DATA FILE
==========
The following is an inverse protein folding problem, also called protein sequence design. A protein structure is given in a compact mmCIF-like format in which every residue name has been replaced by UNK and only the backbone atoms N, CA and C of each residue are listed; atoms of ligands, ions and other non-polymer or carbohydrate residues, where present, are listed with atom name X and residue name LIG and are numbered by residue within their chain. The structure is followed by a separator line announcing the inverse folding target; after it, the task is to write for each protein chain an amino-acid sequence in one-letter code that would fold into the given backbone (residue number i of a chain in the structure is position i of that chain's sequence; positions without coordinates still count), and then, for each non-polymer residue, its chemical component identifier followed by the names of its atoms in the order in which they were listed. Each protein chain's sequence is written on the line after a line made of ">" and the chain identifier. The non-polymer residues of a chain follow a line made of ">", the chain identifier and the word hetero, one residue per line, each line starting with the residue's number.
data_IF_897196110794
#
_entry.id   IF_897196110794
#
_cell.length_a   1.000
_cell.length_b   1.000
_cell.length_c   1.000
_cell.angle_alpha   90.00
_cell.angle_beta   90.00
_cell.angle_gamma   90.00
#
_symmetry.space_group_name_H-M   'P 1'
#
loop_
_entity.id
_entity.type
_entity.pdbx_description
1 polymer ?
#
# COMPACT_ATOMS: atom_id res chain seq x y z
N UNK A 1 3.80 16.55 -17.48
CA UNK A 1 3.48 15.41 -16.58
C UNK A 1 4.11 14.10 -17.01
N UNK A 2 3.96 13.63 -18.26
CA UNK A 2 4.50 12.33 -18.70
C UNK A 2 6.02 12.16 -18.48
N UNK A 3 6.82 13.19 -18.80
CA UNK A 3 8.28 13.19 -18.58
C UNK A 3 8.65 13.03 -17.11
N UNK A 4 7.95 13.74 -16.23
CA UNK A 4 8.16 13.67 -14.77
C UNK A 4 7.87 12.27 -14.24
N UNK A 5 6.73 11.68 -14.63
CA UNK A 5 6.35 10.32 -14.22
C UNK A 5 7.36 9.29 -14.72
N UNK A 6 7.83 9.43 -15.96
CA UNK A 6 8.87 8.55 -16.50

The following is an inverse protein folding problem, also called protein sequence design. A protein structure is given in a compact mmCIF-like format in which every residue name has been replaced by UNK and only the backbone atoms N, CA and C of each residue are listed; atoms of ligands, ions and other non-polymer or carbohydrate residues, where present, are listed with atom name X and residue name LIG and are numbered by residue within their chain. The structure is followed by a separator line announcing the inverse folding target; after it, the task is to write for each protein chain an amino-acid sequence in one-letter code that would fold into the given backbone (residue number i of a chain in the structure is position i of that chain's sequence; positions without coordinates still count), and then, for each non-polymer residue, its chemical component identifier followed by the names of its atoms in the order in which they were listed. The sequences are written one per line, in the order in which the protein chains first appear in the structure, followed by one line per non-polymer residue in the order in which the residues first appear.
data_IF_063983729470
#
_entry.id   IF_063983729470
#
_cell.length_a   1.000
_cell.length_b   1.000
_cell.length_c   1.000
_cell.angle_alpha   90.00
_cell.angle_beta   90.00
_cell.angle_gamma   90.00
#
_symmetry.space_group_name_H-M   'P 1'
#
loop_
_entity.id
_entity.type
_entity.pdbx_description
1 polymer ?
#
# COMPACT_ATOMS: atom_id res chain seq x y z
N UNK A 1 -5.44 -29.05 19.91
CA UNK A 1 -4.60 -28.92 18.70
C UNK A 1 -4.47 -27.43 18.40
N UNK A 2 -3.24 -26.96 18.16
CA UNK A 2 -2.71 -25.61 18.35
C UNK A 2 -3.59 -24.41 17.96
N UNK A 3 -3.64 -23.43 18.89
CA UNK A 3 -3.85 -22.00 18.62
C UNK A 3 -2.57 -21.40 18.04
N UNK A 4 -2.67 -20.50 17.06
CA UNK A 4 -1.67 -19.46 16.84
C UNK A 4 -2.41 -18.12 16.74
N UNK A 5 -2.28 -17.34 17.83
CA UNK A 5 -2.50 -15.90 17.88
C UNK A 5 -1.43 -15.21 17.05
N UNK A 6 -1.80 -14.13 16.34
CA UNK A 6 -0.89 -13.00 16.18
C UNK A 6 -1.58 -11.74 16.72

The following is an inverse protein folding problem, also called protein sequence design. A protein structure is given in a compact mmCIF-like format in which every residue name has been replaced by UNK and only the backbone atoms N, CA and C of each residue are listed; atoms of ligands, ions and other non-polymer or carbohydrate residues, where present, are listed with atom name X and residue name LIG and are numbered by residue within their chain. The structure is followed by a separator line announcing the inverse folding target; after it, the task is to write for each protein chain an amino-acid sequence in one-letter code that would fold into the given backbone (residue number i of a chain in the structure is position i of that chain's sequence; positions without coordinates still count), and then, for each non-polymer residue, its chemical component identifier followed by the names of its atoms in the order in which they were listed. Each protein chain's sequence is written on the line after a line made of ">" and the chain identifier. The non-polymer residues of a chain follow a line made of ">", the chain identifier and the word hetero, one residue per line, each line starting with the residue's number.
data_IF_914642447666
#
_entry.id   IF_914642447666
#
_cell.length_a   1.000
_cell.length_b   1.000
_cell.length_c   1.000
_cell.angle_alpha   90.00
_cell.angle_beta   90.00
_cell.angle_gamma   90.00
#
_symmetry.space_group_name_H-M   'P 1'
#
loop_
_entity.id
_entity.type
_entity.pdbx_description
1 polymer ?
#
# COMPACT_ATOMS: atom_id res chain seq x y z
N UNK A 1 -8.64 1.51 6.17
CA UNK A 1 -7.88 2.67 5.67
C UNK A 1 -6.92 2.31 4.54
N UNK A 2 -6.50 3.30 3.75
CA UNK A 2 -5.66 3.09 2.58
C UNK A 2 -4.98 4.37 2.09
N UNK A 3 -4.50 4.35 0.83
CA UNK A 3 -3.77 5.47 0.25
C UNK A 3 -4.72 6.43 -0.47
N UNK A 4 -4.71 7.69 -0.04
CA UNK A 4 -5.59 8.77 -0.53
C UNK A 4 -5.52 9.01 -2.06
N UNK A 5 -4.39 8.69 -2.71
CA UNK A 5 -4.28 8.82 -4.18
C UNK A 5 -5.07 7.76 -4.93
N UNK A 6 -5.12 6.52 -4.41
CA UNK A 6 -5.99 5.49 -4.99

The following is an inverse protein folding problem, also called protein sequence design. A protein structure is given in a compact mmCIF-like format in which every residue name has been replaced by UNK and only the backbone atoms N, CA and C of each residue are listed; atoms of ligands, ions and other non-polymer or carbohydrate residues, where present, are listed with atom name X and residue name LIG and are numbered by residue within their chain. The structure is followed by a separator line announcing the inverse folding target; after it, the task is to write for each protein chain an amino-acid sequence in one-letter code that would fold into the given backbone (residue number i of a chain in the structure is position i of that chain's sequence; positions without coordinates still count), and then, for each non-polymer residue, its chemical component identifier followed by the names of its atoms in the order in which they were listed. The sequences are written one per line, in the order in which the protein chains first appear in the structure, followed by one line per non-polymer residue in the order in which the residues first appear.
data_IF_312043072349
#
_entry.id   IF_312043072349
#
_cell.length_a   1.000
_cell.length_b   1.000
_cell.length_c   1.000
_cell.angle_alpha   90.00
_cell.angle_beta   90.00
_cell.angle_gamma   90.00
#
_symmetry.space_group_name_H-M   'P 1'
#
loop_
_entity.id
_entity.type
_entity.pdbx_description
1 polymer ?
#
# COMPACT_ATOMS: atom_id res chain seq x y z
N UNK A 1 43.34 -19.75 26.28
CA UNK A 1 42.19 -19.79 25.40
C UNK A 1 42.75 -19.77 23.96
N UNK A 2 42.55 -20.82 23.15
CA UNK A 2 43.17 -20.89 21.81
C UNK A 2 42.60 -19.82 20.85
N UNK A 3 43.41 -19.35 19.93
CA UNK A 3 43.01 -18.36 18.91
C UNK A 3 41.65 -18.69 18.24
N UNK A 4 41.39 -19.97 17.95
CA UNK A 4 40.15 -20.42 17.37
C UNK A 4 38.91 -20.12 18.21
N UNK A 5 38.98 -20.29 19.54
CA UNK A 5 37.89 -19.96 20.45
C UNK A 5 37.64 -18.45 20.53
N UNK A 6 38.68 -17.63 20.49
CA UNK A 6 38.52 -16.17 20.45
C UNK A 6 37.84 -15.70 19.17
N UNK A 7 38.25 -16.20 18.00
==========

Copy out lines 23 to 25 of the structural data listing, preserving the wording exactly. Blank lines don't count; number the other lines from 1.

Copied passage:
CA UNK A 1 3.48 15.41 -16.58
C UNK A 1 4.11 14.10 -17.01
N UNK A 2 3.96 13.63 -18.26